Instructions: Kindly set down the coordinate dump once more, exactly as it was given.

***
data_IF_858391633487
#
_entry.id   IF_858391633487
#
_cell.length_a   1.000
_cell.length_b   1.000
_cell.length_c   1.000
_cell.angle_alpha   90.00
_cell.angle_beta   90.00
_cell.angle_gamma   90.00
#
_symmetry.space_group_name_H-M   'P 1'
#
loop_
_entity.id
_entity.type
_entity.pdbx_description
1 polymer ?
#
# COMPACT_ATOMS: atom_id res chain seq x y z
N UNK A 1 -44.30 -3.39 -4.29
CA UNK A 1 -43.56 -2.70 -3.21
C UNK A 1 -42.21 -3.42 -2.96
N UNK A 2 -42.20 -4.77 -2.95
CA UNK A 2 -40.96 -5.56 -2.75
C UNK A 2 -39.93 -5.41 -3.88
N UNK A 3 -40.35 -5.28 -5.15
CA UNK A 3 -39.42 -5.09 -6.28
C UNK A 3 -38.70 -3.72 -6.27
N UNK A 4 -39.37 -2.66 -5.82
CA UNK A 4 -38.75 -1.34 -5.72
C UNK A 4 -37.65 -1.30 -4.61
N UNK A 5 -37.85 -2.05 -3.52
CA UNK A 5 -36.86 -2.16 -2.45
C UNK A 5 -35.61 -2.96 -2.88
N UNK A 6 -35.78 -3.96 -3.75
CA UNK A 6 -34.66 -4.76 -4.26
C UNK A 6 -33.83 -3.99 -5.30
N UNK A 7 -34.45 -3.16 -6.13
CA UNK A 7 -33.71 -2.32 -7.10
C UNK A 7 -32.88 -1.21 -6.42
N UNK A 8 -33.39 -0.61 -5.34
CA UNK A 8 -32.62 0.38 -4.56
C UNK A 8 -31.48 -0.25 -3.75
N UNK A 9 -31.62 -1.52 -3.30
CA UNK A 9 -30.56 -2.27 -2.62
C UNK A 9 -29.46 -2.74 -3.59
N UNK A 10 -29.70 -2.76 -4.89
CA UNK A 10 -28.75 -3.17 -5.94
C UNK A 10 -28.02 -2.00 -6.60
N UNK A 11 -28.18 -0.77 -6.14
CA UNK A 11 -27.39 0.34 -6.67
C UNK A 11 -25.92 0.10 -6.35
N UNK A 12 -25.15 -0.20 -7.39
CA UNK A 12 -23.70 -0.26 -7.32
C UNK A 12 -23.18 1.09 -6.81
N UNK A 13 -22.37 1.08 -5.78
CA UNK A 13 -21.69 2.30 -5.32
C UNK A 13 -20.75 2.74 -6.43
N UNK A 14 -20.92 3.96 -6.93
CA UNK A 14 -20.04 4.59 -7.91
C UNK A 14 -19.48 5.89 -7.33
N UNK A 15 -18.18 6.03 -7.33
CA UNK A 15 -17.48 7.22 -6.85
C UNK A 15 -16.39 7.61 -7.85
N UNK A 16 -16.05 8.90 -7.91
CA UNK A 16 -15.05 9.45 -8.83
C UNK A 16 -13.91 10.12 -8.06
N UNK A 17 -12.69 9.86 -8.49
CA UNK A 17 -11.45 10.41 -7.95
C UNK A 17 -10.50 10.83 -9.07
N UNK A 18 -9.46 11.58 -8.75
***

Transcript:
data_IF_858391633487
#
_entry.id   IF_858391633487
#
_cell.length_a   1.000
_cell.length_b   1.000
_cell.length_c   1.000
_cell.angle_alpha   90.00
_cell.angle_beta   90.00
_cell.angle_gamma   90.00
#
_symmetry.space_group_name_H-M   'P 1'
#
loop_
_entity.id
_entity.type
_entity.pdbx_description
1 polymer ?
#
# COMPACT_ATOMS: atom_id res chain seq x y z
N UNK A 1 -44.30 -3.39 -4.29
CA UNK A 1 -43.56 -2.70 -3.21
C UNK A 1 -42.21 -3.42 -2.96
N UNK A 2 -42.20 -4.77 -2.95
CA UNK A 2 -40.96 -5.56 -2.75
C UNK A 2 -39.93 -5.41 -3.88
N UNK A 3 -40.35 -5.28 -5.15
CA UNK A 3 -39.42 -5.09 -6.28
C UNK A 3 -38.70 -3.72 -6.27
N UNK A 4 -39.37 -2.66 -5.82
CA UNK A 4 -38.75 -1.34 -5.72
C UNK A 4 -37.65 -1.30 -4.61
N UNK A 5 -37.85 -2.05 -3.52
CA UNK A 5 -36.86 -2.16 -2.45
C UNK A 5 -35.61 -2.96 -2.88
N UNK A 6 -35.78 -3.96 -3.75
CA UNK A 6 -34.66 -4.76 -4.26
C UNK A 6 -33.83 -3.99 -5.30
N UNK A 7 -34.45 -3.16 -6.13
CA UNK A 7 -33.71 -2.32 -7.10
C UNK A 7 -32.88 -1.21 -6.42
N UNK A 8 -33.39 -0.61 -5.34
CA UNK A 8 -32.62 0.38 -4.56
C UNK A 8 -31.48 -0.25 -3.75
N UNK A 9 -31.62 -1.52 -3.30
CA UNK A 9 -30.56 -2.27 -2.62
C UNK A 9 -29.46 -2.74 -3.59
N UNK A 10 -29.70 -2.76 -4.89
CA UNK A 10 -28.75 -3.17 -5.94
C UNK A 10 -28.02 -2.00 -6.60
N UNK A 11 -28.18 -0.77 -6.14
CA UNK A 11 -27.39 0.34 -6.67
C UNK A 11 -25.92 0.10 -6.35
N UNK A 12 -25.15 -0.20 -7.39
CA UNK A 12 -23.70 -0.26 -7.32
C UNK A 12 -23.18 1.09 -6.81
N UNK A 13 -22.37 1.08 -5.78
CA UNK A 13 -21.69 2.30 -5.32
C UNK A 13 -20.75 2.74 -6.43
N UNK A 14 -20.92 3.96 -6.93
CA UNK A 14 -20.04 4.59 -7.91
C UNK A 14 -19.48 5.89 -7.33
N UNK A 15 -18.18 6.03 -7.33
CA UNK A 15 -17.48 7.22 -6.85
C UNK A 15 -16.39 7.61 -7.85
N UNK A 16 -16.05 8.90 -7.91
CA UNK A 16 -15.05 9.45 -8.83
C UNK A 16 -13.91 10.12 -8.06
N UNK A 17 -12.69 9.86 -8.49
CA UNK A 17 -11.45 10.41 -7.95
C UNK A 17 -10.50 10.83 -9.07
N UNK A 18 -9.46 11.58 -8.75